Market Alerts

The $15 Trillion Mystery: Opinion

The following commentary comes from an independent investor or market observer as part of TheStreet's guest contributor program, which is separate from the company's news coverage.

NEW YORK ( Bullion Bulls Canada ) -- Where did it come from? Where did it go?

These are the two principal questions being framed today, after Lord James of Blackheath (a member of the UK House of Lords) unveiled documentation (and accusations) concerning a mounting of illegitimate cash: $15 trillion.

At the moment, only Lord James is asking these questions. However, if he gets his way there will be an official inquiry into this massive, money-laundering operation. Already, Lord James possesses documents with the signatures of people like Alan Greenspan and Timothy Geithner on them, as well as massive transfers of funds to virtually every mega-bank in the U.S. and UK.

While Lord James (himself a former banker) is holding the "paper trail" for all of this dirty money, he has no firm ideas about either the source of the money nor the intent of all of these massive transfers (all in the hundreds of billions) to U.S. and UK banks. Perhaps I can help him out?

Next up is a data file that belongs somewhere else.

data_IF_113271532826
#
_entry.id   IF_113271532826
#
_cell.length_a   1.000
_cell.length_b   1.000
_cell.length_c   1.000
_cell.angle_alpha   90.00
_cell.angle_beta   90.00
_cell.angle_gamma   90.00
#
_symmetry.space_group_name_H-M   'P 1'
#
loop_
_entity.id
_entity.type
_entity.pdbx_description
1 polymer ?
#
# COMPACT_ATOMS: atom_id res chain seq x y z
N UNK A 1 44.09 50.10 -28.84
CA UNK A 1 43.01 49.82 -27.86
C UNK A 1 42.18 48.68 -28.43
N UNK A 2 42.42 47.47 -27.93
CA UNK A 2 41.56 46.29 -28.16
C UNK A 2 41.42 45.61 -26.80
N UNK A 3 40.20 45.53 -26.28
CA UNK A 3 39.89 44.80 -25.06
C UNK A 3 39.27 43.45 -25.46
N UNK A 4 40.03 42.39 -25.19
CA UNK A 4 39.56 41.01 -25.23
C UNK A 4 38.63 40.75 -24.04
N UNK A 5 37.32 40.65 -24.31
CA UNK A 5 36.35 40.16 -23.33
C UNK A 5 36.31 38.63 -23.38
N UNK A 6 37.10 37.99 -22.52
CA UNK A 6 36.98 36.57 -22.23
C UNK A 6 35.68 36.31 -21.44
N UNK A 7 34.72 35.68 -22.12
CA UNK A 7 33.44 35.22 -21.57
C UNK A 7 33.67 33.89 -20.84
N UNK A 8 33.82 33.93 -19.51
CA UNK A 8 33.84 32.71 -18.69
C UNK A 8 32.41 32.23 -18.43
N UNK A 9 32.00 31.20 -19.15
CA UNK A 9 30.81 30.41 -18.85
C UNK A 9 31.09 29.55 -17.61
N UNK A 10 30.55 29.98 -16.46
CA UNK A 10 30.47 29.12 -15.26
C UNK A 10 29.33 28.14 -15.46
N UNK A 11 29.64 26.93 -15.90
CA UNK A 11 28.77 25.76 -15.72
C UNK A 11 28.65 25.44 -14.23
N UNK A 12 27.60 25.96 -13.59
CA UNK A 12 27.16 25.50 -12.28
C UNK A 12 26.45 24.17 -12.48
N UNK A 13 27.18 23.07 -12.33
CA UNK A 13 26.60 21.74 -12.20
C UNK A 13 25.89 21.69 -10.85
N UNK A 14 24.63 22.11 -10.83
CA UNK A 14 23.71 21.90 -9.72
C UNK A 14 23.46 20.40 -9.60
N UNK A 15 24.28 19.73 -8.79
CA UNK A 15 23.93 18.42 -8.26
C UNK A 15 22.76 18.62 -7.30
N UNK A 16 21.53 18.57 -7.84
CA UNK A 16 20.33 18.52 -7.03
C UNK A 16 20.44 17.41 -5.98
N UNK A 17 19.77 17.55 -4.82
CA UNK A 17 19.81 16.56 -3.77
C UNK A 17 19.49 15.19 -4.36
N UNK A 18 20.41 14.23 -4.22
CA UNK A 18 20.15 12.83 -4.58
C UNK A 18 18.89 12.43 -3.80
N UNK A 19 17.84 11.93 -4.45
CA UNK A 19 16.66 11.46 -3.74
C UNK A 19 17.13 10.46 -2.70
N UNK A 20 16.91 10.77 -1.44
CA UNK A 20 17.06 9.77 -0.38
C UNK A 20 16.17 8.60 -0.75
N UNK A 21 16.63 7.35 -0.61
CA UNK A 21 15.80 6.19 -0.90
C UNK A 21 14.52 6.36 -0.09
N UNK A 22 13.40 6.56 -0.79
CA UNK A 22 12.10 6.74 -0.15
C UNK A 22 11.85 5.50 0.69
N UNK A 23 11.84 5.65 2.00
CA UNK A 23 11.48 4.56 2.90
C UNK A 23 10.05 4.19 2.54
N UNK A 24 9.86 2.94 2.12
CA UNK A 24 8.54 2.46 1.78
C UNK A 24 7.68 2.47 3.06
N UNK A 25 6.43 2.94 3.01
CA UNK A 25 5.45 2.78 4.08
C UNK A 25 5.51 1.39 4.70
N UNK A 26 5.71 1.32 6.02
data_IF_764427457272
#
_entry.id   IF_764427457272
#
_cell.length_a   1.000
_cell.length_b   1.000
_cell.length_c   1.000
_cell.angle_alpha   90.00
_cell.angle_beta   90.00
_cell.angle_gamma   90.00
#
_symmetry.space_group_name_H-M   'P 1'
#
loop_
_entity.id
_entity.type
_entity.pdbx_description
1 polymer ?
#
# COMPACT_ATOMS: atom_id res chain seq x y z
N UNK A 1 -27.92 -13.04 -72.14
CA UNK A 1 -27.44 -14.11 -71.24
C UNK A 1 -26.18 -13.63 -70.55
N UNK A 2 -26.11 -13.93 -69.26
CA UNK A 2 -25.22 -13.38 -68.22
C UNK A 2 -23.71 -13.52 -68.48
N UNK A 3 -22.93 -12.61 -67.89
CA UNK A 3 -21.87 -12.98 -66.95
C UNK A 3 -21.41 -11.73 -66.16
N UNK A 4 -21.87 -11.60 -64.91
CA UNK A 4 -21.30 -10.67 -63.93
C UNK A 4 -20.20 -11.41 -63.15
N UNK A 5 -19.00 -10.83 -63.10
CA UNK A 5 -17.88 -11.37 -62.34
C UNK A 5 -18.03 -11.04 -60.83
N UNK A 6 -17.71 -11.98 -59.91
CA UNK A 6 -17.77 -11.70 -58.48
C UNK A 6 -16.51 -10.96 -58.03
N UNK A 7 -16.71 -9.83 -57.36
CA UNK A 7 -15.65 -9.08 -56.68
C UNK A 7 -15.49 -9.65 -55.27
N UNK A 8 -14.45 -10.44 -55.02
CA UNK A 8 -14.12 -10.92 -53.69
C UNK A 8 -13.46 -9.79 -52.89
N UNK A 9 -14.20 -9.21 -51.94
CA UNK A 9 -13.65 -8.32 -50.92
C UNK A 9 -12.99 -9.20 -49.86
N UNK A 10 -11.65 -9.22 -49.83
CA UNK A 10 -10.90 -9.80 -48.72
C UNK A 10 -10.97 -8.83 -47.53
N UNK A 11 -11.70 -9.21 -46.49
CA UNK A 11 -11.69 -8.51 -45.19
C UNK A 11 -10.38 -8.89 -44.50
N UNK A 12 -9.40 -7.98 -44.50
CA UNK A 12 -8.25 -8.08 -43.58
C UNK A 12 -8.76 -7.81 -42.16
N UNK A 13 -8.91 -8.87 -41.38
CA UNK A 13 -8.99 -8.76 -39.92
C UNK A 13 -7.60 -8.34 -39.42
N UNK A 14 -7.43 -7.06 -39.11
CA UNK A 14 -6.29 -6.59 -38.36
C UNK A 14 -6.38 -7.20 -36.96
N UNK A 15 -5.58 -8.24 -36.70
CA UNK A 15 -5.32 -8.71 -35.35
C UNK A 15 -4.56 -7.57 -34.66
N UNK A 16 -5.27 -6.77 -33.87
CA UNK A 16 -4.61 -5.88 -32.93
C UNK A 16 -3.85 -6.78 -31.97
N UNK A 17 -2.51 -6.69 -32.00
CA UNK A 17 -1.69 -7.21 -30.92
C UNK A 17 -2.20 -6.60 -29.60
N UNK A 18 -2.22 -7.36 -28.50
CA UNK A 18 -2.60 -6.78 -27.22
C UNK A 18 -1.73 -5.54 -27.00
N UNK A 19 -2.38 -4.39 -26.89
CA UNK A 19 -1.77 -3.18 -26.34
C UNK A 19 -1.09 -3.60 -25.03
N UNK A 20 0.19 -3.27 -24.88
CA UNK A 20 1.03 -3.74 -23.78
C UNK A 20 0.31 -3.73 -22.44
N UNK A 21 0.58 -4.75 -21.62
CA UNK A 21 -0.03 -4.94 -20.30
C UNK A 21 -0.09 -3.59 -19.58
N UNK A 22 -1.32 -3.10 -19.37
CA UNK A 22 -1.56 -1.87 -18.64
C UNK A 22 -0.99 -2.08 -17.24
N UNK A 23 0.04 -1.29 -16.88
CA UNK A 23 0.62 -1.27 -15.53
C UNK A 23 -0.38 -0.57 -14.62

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Regular readers will be familiar with some of my own speculation into U.S. money-laundering (and counterfeiting of its own currency). Of interest, my own theorizing was based on a series of logical deductions that implied that some massive money-laundering operation (of counterfeit currency) must be taking place in the dying U.S. economy. And now we have a detailed paper-trail on the largest (known) money-laundering operation in history.

To refresh the memory of regular readers and to inform new readers, back on Jan. 3, I published a commentary titled " Maximum Fraud in U.S. Treasuries Market ". In that commentary, I outlined a series of simple-yet-obvious deductions pointing out the following facts:

  1. There are (virtually) no visible buyers for U.S. Treasuries on the planet (at any price).
  2. Even if there were interested buyers, there are no sources of capital available to mop up all the trillions in supply being dumped onto the market each year.
  3. Even if there actually were interested buyers, and even if they could scrounge the $trillions to buy this worthless paper, it is utterly absurd to suggest that these buyers would pay (by far) the highest prices in history for this paper at a time of maximum supply. It defies every basic principle of supply and demand.
  4. Taking this scenario from "absurd" to outright insanity, the U.S. economy has never been less solvent in its entire history. This directly implies that U.S. Treasuries should be fetching the lowest prices in history -- not the highest -- just like the worthless bonds being flogged by Europe's deadbeat-debtors.

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